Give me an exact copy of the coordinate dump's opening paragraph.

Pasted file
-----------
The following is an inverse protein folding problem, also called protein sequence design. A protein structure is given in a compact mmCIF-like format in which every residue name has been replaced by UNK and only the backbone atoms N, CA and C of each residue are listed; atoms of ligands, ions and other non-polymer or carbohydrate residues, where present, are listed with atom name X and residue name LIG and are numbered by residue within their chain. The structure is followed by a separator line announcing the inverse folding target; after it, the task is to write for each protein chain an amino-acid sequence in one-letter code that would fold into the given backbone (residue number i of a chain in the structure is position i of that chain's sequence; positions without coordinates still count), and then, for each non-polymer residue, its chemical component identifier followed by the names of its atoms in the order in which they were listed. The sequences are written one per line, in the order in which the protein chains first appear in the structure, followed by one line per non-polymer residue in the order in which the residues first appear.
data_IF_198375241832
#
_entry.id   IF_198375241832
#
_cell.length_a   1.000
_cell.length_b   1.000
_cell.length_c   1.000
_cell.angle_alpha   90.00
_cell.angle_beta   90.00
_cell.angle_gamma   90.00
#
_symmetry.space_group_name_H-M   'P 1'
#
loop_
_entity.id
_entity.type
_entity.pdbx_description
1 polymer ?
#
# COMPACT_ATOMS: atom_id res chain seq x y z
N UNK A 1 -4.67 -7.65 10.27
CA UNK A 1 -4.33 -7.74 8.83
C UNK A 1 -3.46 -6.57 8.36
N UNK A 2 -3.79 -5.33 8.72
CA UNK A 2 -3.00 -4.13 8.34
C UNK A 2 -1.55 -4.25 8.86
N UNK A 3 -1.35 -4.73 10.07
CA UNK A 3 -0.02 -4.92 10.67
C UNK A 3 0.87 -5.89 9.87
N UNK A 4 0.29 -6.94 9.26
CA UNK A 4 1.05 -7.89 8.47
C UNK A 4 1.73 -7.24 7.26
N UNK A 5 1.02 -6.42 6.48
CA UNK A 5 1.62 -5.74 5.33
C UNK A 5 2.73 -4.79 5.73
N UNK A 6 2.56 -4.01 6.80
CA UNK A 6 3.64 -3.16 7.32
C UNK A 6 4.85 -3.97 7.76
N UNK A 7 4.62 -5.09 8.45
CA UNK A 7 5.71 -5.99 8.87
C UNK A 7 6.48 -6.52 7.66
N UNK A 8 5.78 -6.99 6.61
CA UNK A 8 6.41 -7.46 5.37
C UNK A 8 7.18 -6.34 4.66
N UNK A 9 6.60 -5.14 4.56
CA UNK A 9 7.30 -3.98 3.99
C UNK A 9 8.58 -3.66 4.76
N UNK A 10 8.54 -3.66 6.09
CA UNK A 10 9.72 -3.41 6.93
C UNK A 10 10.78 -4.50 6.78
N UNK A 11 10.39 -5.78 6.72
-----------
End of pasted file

The following is an inverse protein folding problem, also called protein sequence design. A protein structure is given in a compact mmCIF-like format in which every residue name has been replaced by UNK and only the backbone atoms N, CA and C of each residue are listed; atoms of ligands, ions and other non-polymer or carbohydrate residues, where present, are listed with atom name X and residue name LIG and are numbered by residue within their chain. The structure is followed by a separator line announcing the inverse folding target; after it, the task is to write for each protein chain an amino-acid sequence in one-letter code that would fold into the given backbone (residue number i of a chain in the structure is position i of that chain's sequence; positions without coordinates still count), and then, for each non-polymer residue, its chemical component identifier followed by the names of its atoms in the order in which they were listed. The sequences are written one per line, in the order in which the protein chains first appear in the structure, followed by one line per non-polymer residue in the order in which the residues first appear.